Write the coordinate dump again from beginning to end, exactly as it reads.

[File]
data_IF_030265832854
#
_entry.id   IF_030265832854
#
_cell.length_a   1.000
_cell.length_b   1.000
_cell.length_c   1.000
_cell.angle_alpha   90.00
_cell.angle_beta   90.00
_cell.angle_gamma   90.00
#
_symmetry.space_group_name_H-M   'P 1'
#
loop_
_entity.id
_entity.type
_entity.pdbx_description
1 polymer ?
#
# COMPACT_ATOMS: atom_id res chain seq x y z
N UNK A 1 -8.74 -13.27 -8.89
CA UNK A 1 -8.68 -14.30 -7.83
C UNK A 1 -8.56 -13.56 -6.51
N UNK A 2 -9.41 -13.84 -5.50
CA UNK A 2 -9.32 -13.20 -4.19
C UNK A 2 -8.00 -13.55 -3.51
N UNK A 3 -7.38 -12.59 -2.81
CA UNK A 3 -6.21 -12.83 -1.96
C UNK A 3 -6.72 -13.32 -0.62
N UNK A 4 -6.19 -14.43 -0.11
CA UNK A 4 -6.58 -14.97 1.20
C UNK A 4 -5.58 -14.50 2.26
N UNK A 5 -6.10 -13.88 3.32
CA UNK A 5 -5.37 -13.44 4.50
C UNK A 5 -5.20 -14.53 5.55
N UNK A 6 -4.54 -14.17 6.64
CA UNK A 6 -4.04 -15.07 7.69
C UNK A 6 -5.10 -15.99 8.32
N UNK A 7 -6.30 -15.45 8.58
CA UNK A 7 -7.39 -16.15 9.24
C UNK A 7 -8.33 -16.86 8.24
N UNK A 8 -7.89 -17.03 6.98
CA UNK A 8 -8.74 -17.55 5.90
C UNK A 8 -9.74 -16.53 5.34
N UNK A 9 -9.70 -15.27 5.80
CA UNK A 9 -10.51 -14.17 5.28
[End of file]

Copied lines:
data_IF_030265832854
#
_entry.id   IF_030265832854
#
_cell.length_a   1.000
_cell.length_b   1.000
_cell.length_c   1.000
_cell.angle_alpha   90.00
_cell.angle_beta   90.00
_cell.angle_gamma   90.00
#
_symmetry.space_group_name_H-M   'P 1'
#
loop_
_entity.id
_entity.type
_entity.pdbx_description
1 polymer ?
#
# COMPACT_ATOMS: atom_id res chain seq x y z
N UNK A 1 -8.74 -13.27 -8.89
CA UNK A 1 -8.68 -14.30 -7.83
C UNK A 1 -8.56 -13.56 -6.51
N UNK A 2 -9.41 -13.84 -5.50
CA UNK A 2 -9.32 -13.20 -4.19
C UNK A 2 -8.00 -13.55 -3.51
N UNK A 3 -7.38 -12.59 -2.81
CA UNK A 3 -6.21 -12.83 -1.96
C UNK A 3 -6.72 -13.32 -0.62
N UNK A 4 -6.19 -14.43 -0.11
CA UNK A 4 -6.58 -14.97 1.20
C UNK A 4 -5.58 -14.50 2.26
N UNK A 5 -6.10 -13.88 3.32
CA UNK A 5 -5.37 -13.44 4.50
C UNK A 5 -5.20 -14.53 5.55
N UNK A 6 -4.54 -14.17 6.64
CA UNK A 6 -4.04 -15.07 7.69
C UNK A 6 -5.10 -15.99 8.32
N UNK A 7 -6.30 -15.45 8.58
CA UNK A 7 -7.39 -16.15 9.24
C UNK A 7 -8.33 -16.86 8.24
N UNK A 8 -7.89 -17.03 6.98
CA UNK A 8 -8.74 -17.55 5.90
C UNK A 8 -9.74 -16.53 5.34
N UNK A 9 -9.70 -15.27 5.80
CA UNK A 9 -10.51 -14.17 5.28